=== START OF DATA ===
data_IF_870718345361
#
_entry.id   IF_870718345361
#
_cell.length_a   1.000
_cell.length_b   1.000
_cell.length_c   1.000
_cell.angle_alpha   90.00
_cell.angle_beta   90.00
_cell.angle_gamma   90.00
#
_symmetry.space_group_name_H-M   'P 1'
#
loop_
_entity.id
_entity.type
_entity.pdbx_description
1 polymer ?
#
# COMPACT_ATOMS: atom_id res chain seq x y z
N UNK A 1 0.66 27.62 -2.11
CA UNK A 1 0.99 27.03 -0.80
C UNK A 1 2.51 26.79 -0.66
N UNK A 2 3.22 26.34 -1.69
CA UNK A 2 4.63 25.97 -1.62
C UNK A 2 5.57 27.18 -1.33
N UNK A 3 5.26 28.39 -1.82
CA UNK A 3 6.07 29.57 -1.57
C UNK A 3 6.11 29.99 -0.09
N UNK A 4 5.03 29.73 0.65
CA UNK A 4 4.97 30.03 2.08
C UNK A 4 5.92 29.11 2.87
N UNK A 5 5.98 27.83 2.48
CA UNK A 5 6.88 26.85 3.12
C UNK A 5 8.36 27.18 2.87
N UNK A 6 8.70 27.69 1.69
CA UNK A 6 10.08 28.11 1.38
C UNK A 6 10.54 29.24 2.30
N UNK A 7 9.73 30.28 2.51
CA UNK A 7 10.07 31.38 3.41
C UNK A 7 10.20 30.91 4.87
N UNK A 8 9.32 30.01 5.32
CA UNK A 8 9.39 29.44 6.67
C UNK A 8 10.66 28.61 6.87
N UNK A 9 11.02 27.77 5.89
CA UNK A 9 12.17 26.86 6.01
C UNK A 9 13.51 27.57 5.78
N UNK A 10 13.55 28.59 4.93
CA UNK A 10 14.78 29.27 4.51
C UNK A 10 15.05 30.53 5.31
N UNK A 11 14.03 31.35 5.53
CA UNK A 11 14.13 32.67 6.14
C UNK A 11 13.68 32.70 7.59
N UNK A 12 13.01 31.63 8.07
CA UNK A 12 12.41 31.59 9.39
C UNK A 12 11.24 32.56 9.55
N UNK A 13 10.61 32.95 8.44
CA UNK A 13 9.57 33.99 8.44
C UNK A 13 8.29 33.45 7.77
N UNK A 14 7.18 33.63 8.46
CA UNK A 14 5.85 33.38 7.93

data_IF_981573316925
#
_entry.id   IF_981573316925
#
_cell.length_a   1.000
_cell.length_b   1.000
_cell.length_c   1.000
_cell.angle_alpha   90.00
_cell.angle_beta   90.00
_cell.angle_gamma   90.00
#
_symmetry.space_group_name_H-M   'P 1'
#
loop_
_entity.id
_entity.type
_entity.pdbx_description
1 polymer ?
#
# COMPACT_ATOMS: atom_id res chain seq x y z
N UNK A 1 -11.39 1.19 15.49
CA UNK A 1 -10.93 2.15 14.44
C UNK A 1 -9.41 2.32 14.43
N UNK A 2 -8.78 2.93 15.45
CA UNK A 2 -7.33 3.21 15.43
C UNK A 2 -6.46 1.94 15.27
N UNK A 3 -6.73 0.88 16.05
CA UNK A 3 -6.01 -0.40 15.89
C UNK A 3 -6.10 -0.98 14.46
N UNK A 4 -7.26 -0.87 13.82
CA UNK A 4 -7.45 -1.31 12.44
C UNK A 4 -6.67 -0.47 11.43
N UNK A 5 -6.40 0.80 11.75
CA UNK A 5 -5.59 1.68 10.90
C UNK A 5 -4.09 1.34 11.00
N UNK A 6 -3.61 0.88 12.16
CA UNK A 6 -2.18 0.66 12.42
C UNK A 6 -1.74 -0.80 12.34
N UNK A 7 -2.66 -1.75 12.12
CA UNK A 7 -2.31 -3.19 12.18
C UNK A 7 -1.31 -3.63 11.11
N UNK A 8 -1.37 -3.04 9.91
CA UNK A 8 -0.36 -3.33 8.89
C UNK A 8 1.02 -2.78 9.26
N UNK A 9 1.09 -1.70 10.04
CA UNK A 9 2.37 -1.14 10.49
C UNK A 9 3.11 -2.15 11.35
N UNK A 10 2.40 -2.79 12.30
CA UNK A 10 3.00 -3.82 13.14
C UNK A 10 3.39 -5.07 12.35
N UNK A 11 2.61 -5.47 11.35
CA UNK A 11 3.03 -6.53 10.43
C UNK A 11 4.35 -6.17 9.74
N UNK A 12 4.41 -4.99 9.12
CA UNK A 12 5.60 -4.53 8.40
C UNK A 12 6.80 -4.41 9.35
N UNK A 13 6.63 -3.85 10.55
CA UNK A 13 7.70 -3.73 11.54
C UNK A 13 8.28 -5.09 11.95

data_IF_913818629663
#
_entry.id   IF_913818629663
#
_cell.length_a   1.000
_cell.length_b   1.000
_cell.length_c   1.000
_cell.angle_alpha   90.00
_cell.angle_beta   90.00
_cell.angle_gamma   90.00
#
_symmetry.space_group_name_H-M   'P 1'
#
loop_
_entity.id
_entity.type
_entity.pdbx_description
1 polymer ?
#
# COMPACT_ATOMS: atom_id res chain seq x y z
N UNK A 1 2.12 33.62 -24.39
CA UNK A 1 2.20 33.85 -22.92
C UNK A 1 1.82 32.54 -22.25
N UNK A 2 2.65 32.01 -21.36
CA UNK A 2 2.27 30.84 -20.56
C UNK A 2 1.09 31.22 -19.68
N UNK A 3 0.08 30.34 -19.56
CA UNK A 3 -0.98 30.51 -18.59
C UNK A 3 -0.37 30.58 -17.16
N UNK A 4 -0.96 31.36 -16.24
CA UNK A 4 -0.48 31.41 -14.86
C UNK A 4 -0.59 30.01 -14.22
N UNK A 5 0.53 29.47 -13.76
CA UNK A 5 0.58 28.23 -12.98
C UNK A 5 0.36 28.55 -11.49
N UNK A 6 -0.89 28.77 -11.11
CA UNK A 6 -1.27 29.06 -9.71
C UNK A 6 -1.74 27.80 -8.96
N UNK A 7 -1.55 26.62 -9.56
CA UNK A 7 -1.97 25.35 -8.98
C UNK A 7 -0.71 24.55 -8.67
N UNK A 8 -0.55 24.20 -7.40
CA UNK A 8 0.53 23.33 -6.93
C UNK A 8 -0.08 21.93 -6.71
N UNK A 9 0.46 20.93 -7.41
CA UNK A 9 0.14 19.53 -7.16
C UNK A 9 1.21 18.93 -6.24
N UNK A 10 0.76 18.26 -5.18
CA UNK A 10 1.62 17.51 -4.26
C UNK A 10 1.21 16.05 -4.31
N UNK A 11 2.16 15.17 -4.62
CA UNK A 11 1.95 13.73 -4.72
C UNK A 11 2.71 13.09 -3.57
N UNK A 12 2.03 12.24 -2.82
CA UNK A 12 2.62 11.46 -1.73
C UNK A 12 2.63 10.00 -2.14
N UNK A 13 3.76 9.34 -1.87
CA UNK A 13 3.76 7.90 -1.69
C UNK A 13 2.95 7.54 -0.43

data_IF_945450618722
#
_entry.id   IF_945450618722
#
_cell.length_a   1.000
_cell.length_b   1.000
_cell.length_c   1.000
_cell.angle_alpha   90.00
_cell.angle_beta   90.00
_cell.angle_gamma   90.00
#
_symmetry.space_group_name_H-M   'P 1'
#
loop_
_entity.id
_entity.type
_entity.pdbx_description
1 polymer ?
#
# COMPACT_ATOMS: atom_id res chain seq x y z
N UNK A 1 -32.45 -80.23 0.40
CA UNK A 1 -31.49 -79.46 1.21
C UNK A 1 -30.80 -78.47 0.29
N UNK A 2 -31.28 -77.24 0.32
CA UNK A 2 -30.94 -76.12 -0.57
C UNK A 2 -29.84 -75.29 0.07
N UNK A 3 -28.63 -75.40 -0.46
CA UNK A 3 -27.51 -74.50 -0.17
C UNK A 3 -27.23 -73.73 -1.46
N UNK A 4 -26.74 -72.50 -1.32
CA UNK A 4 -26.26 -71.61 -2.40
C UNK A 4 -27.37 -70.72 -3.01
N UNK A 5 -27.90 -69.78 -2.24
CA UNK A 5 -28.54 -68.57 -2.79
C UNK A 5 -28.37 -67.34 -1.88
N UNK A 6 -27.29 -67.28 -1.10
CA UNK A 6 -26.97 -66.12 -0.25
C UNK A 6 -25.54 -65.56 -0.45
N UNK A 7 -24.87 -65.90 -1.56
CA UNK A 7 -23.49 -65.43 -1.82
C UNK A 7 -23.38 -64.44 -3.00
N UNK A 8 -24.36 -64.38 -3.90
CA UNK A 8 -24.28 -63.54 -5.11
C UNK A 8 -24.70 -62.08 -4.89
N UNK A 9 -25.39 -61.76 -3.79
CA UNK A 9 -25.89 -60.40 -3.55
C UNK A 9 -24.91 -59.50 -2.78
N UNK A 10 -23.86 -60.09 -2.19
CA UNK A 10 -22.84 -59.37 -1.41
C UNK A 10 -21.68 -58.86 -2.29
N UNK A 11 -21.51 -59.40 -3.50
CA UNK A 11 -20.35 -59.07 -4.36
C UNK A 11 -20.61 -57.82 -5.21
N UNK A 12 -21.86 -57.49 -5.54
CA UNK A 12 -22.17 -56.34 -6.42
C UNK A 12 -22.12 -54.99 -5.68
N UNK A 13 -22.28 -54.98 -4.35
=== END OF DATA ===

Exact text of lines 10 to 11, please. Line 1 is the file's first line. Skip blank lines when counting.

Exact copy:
_cell.angle_gamma   90.00
#